All about Poodles

Thinking about getting a new dog?  Maybe a poodle is right for you?  Poodles come in three different sizes: toy, miniature, and standard.  There is a size for everyone!  Poodles originated in Germany, contrary to popular belief that they are French.  The breed was designed for water retrieving and the original poodle clip was to enhance the dog’s efficiency for movement in the water.  Poodles are active, alert, and a highly responsive family dog.  They are very intelligent and easily trained and are good with other pets and children.  They do not accept strangers and bark when they see them, so they make excellent guard dogs.  Poodles are hypoallergenic and shed little to no hair.  Their coat requires daily maintenance of brushing and they do need regular grooming.  Poodles are generally a healthy breed and are long living with few health problems.  They are prone to epilepsy, hip dysplasia, thyroid issues, heart problems, and ear infections.  We pet sit for many poodles at Gwinnett Pet Watchers.  I, personally, love walking them.  They are very stoic and graceful when they walk.  They are very protective and will bark and act aloof when approached by someone they do not know.  They come in many different colors and look absolutely beautiful when they are groomed.


Are you looking for a safe and indestructible toy for your rugged dog?  There is a company called Goughnuts that has paired these two important qualities together into toys in all shapes, colors, and sizes.  Each Goughnuts toy has a patent pending visual safety indicator in its design where green means “go” and red means “stop.”  The company recommends getting a toy big enough for your dog’s mouth.  The toys are nearly indestructible, floatable, cleanable, rollable, chewable, and recyclable, according to the company.  Being a pet sitter with Gwinnett Pet Watchers, I cannot tell you how many times we walk in to a home and a dog has shredded and torn up toys all over the house because their parents are not at home.  There is stuffing everywhere and the scariest part is wondering what the dog has actually consumed that could be dangerous for them.  What is great about the Goughnuts toys is that the company offers a guarantee on all of its products.  If your dog chews through the outer layer and into the red “stop” area, you take the toy away, mail it back to the company, and they actually replace it.  That sounds like a deal to me.  I have a boston terrier that chews all of his toys to pieces and I am definitely going to check this product out for him.

When you see a dog left in a hot car…

During the summer months, some people seem to think it is ok to leave their dog in the car when they run in the store, bank, etc.  Even in the shade, the temperature inside a vehicle can climb to a very dangerous level.  Sadly, dogs and children die in hot cars every single year and this is totally preventable.  Some tips for what you can do if you see an animal left inside a vehicle are to approach the owner (if they are around) and let them know that it is simply too hot for anyone to be left in a car.  Animals do not tolerate hot cars any better than people do, contrary to what some people believe.  If the owner is not around, you can go into the store and speak to the manager to possibly make an announcement.  If that fails, the next thing to do would be to call animal control.  In my opinion, I would do that immediately for the dog’s own safety.  I have even heard of people breaking a window if the dog is in immediate distress.  That is a more drastic measure, but when it is a matter of life and death, it is definitely an option.  If you want to take your pet for a ride during the summer months, go to a pet friendly store where the dog can come in with you or use the drive thru.  We at Gwinnett Pet Watchers love to take our dogs for a doggie ice cream in the drive thru and our dogs are equally as happy to receive the gift!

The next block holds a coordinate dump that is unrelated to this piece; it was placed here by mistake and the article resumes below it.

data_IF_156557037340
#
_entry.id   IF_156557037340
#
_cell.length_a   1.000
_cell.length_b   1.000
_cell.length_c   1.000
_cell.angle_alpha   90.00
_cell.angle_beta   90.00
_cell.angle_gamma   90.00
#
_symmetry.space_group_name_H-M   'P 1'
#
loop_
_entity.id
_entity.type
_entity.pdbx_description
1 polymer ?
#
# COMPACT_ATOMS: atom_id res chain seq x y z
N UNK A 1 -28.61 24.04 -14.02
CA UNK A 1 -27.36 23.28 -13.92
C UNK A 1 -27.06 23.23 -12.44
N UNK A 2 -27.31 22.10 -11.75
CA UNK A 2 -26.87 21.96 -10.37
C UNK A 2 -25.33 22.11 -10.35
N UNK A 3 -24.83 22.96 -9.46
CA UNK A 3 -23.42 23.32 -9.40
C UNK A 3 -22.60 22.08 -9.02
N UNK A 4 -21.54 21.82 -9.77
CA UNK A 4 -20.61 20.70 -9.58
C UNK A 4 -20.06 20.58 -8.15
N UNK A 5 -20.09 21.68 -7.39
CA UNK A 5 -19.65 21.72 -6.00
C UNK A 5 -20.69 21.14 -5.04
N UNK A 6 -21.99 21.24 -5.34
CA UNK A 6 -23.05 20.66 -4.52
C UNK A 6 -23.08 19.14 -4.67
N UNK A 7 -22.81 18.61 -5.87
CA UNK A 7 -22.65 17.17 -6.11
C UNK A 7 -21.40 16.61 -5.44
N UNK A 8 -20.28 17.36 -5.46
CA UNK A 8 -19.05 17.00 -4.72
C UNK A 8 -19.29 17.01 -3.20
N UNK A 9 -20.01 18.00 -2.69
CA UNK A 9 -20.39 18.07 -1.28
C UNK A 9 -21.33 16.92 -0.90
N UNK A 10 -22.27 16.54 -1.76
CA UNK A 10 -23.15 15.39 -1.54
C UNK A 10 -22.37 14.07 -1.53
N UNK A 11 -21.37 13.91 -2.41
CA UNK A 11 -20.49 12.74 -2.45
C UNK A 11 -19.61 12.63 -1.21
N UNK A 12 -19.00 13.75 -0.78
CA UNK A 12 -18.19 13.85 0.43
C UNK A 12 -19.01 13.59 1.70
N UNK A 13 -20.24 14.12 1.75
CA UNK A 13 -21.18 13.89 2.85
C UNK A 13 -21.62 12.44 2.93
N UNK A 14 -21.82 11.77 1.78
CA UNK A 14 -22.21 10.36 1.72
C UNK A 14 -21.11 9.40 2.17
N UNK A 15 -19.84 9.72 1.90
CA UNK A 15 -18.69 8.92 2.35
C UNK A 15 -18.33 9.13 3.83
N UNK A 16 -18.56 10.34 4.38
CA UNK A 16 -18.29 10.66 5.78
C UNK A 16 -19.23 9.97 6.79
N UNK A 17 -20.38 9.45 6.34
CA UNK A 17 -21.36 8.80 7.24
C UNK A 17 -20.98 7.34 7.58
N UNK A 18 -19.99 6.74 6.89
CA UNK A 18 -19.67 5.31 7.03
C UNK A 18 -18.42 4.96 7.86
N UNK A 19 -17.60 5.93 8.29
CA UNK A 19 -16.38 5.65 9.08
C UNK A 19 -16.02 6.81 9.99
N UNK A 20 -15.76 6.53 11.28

Laser Pointers-A great way to exercise your pets on a rainy day

Laser pointers can be a great way for dogs and cats to get exercise on days of inclement weather.  Many dogs and cats love to chase the little red dot around the room.  Even the laziest animals will get up for the laser pointer.  There are a few things to remember when using safety practices with the laser around your pets.  First, make sure the laser is not too powerful and can accidentally damage your pet.  According to the FDA, the highest power acceptable to use around animals is 10 milliwatts.  Also, never shine the laser in your pets eyes.  Another idea to think about during play is to use a real toy that can be caught in conjunction with the laser pointer.  Animals may get frustrated because they cannot physically ever catch the laser, so it is important to give them something that is real and they can have as a prize at the end of the game.  Also, you may hide treats in nooks and crannies and end the laser in those locations and your pet ends up with a goodie as well.  Some dogs may get overstimulated and laser pointers may not be such a great idea for them, while other pets may not care a lick in the world about it.  Each pet is different and all you can do is see what your individual animal likes.  As a pet sitter, I have several clients with Gwinnett Pet Watchers that love the laser pointer.  Not only is it entertainment for the pets, but it is fun for us to watch as well!